The Kosher Gourmet by Marlene Parrish A gift of hazelnuts keeps giving --- for a variety of nutty recipes: Entree, side, soup, dessert

April 4, 2014

Rabbi David Gutterman: The Word for Nothing Means Everything

Charles Krauthammer: Kerry's folly, Chapter 3

Amy Peterson: A life of love: How to build lasting relationships with your children

John Ericson: Older Women: Save Your Heart, Prevent Stroke Don't Drink Diet

John Ericson: Why 50 million Americans will still have spring allergies after taking meds

Cameron Huddleston: Best and Worst Buys of April 2014

Stacy Rapacon: Great Mutual Funds for Young Investors

Sarah Boesveld: Teacher keeps promise to mail thousands of former students letters written by their past selves

The Kosher Gourmet by Sharon Thompson Anyone can make a salad, you say. But can they make a great salad? (SECRETS, TESTED TECHNIQUES + 4 RECIPES, INCLUDING DRESSINGS)

April 2, 2014

Paul Greenberg: Death and joy in the spring

Dan Barry: Should South Carolina Jews be forced to maintain this chimney built by Germans serving the Nazis?

Mayra Bitsko: Save me! An alien took over my child's personality

Frank Clayton: Get happy: 20 scientifically proven happiness activities

Susan Scutti: It's Genetic! Obesity and the 'Carb Breakdown' Gene

Lecia Bushak: Why Hand Sanitizer May Actually Harm Your Health

Stacy Rapacon: Great Funds You Can Own for $500 or Less

Cameron Huddleston: 7 Ways to Save on Home Decor

The Kosher Gourmet by Steve Petusevsky Exploring ingredients as edible-stuffed containers (TWO RECIPES + TIPS & TECHINQUES)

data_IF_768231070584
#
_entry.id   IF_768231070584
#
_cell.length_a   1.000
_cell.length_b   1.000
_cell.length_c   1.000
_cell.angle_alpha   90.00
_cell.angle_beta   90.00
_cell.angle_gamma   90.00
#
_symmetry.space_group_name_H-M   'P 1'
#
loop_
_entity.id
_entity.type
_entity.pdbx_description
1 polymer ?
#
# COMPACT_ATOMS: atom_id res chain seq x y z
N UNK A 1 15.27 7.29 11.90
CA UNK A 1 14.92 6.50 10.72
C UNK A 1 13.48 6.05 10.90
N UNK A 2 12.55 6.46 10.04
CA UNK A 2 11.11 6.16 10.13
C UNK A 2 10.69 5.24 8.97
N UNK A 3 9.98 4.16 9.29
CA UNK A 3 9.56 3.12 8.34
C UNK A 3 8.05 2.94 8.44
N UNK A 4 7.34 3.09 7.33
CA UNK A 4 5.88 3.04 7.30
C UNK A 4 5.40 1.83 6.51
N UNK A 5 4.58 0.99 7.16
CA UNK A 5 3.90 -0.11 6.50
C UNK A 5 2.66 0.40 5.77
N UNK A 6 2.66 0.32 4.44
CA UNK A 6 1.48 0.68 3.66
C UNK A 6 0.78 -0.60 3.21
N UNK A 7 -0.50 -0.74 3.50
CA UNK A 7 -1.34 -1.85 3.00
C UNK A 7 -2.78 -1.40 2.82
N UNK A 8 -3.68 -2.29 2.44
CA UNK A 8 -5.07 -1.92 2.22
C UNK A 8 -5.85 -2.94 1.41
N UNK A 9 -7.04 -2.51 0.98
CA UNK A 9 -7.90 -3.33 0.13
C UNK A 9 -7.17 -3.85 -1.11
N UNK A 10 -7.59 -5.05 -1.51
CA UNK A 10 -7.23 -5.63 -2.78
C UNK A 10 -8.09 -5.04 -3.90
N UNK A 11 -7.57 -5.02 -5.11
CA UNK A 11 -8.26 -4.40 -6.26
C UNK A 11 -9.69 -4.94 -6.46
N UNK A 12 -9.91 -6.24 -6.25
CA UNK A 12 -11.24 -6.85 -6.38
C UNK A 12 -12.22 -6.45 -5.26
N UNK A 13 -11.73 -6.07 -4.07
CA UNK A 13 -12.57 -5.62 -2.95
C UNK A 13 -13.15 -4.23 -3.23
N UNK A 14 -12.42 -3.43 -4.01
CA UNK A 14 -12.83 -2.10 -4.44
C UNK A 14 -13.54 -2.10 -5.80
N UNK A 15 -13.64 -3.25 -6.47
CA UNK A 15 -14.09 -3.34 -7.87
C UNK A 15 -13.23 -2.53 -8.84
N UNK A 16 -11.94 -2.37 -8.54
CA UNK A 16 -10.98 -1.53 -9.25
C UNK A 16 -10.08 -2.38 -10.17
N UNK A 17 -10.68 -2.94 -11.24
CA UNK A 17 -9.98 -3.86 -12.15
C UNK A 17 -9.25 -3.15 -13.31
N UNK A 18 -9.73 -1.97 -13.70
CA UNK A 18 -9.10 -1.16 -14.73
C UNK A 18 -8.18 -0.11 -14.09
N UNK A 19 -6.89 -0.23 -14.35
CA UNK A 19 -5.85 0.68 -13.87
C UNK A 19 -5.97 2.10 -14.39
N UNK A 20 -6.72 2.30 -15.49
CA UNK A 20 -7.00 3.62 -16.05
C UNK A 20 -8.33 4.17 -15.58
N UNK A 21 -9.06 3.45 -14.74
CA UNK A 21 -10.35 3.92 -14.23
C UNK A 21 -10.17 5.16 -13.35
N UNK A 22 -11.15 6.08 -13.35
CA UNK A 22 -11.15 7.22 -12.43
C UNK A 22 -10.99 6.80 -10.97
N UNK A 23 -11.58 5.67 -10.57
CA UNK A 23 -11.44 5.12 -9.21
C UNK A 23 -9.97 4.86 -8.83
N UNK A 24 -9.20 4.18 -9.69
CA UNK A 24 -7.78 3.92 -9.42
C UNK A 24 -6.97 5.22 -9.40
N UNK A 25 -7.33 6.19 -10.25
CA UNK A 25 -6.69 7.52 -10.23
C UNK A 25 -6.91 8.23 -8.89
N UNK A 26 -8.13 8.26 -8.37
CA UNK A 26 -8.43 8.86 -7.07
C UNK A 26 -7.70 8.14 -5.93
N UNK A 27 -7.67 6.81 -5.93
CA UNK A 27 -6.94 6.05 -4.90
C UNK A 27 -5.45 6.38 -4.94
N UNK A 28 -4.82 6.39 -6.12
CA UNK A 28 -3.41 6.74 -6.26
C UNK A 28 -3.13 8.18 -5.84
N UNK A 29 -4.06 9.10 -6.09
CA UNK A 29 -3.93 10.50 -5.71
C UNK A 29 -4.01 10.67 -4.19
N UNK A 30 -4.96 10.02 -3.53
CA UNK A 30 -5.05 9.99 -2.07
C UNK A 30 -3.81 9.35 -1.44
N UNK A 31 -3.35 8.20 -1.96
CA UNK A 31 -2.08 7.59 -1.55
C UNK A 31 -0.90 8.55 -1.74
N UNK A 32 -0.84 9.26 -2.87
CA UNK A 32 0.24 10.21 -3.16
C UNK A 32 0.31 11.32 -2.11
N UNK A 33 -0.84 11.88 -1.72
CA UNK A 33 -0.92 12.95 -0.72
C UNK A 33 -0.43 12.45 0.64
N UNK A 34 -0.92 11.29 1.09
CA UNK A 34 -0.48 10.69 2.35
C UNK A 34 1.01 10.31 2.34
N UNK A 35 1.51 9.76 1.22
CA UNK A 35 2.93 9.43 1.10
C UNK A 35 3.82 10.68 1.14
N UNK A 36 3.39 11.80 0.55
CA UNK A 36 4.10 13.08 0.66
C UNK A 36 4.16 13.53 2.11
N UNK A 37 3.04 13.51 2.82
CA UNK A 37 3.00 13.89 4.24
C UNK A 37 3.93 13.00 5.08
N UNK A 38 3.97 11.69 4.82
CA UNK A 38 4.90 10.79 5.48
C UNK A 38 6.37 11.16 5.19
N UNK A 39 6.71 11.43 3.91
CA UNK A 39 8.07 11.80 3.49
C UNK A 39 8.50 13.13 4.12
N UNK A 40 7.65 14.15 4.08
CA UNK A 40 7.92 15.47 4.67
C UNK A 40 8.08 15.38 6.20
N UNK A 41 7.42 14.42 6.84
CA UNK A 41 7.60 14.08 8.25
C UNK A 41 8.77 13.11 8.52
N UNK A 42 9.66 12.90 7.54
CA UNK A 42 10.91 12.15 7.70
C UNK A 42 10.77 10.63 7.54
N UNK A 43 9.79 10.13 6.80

Jewish World Review

8 tips to help you love your least lovable child

By Gary And Joy Lundberg

All children deserve the love of their parents, including the difficult ones. Here are ideas to help your child have the best chance at becoming lovable | It's so easy to love a lovable child. When she or he comes to you with open arms and says "I love you, Daddy," your heart melts. When this child does his chores without repeated urging, you can't help but love him. When she does her homework without you holding a metaphorical stick over her head, you can't help but love her. It's so easy to have loving, tender feelings toward a child who simply seems to do what obedient children do.

Even these lovable children make mistakes, but because they do so many other things that please you, it's so easy to forgive them. But what about the child who wears your nerves to the bone because he's so ... so ... stubborn, uncooperative and unlovable. Day after day. What then?


Parents are human and have their own limitations. Sometimes their children can push them right to the edge, even over the edge, of these limitations. If you don't have a plan of action for when you are over-the-top frustrated with a child, you can be pushed into actions you may regret. We are going to share a few ideas to help you in your desire to love and guide your less-lovable child effectively. Keep in mind that since kids are uniquely different, what works for one may not work as well for another. Their individuality must be taken into consideration. That old saying "one size fits all" does not always apply to how you treat your children. That being said, here are a few ideas that apply to most.

1. Pray for your child, by name. Humbly ask G0D to guide you in knowing how to help and guide (give your child's name.) Be specific in your prayers. Let him know what is frustrating you most. Thank him for this child and ask for his guidance in knowing how to help him in the best possible way. Remember, he is G0D's child, too. He cares deeply and will help you because you are also his child. Hold that comforting thought in your heart and move forward with faith that you will be guided.